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Chief justice allows EPA to continue enforcing mercury pollution rule

[JURIST] US Supreme Court Chief Justice John Roberts [official profile] on Thursday allowed the Environmental Protection Agency (EPA) [official website] to continue enforcing [SCOTUSblog report] of its rule aimed at suppressing air pollution caused by mercury as well as other toxins from power plants. Roberts denied a petition [text, PDF] filed [JURIST report] by Michigan and 19 other states last week seeking to block enforcement the Mercury and Air Toxics Standards (MATS) [materials, PDF] pending a petition for certiorari. MATS, which requires installation of technology in electricity-generating power plants to curb air pollution caused by mercury and other harmful materials, was promulgated pursuant to the EPA interpretation of a portion of the Clean Air Act (CAA) [materials, PDF]. The states argued that the EPA went beyond "the bounds of reasonable [statutory] interpretation" in reading the CAA to allow the agency to "ignore cost when deciding to regulate power plants." Roberts denied the petition unilaterally [The Hill report] without referring the matter to the other justices.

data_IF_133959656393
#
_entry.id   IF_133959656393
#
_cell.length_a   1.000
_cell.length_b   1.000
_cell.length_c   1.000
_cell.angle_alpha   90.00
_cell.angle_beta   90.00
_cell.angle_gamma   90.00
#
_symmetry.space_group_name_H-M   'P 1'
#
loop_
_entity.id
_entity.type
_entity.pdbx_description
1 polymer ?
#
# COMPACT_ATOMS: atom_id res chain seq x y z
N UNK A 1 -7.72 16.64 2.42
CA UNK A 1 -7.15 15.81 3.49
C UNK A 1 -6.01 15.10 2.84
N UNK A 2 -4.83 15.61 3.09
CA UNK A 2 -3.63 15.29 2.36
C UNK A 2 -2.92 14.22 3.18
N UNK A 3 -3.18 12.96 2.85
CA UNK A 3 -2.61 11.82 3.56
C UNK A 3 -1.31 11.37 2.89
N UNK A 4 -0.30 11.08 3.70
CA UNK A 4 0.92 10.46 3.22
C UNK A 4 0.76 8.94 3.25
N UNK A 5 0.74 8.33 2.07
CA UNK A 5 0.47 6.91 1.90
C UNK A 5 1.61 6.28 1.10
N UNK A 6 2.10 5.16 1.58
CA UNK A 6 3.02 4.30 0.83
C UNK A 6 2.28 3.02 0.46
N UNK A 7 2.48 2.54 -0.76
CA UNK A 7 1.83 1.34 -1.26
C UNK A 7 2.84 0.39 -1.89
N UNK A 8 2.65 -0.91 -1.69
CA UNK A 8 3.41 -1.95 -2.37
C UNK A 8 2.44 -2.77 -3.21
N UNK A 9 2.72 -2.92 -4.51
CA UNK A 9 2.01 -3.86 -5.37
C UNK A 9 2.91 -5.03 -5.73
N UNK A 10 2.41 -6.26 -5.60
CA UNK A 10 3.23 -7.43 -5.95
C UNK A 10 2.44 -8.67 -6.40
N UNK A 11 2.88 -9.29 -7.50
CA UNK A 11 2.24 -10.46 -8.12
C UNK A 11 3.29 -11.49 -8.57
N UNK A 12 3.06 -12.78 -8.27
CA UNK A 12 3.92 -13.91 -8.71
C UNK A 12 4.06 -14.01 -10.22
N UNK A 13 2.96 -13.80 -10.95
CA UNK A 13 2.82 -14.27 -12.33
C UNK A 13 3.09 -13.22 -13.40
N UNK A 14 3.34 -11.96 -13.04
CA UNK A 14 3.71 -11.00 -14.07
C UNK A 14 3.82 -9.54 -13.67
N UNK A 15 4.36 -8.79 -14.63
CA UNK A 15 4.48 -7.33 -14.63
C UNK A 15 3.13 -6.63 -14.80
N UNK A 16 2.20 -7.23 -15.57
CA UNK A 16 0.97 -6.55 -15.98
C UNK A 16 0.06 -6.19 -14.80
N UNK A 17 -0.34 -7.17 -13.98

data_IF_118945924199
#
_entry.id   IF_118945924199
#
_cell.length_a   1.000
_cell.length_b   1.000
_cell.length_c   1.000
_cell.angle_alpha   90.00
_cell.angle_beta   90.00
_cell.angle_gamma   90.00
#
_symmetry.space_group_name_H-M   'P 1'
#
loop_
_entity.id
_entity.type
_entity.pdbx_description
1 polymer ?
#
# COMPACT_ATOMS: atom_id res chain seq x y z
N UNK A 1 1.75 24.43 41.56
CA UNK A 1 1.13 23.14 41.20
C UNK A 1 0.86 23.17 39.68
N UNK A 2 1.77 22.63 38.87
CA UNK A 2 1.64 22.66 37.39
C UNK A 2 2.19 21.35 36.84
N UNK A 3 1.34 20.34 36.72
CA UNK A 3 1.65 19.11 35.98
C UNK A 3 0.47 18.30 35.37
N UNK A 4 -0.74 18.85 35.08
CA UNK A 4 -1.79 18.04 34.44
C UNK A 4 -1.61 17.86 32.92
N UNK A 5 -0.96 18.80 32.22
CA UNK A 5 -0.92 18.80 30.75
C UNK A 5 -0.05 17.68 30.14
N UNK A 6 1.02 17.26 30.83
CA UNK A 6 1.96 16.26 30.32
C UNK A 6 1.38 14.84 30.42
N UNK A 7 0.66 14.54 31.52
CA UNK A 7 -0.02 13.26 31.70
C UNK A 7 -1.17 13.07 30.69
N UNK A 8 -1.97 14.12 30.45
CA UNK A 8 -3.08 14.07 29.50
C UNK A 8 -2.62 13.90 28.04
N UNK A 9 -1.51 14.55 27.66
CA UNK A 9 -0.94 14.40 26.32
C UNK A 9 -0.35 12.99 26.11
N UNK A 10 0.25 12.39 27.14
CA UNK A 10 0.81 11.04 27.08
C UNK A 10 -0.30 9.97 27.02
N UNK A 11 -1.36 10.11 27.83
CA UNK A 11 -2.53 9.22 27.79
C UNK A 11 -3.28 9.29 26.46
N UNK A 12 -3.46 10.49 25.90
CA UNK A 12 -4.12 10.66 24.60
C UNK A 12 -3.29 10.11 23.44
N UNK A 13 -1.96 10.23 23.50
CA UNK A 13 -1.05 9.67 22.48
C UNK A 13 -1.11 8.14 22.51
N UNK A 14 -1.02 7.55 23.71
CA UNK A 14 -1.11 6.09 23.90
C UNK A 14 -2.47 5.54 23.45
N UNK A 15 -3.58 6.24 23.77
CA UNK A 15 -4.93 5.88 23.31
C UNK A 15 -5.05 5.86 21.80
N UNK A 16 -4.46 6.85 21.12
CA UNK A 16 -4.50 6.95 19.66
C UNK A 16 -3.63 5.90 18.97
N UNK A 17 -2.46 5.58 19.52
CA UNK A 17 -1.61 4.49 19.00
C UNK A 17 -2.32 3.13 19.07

Last month the Supreme Court ordered that the Obama administration delay enforcement [JURIST report] of the EPA's Clean Power Plan (CPP) [materials] pending a resolution to legal challenges. The request to block the implementation of the CPP was made in late January, with states insisting [JURIST report] that the plan's implementation would create a burden on states. Regulating power plan emissions has been a contentious issue. In June the Supreme Court ruled [JURIST report] 5-4 that the EPA could not make regulations regarding the toxic emissions of power plants without considering costs.

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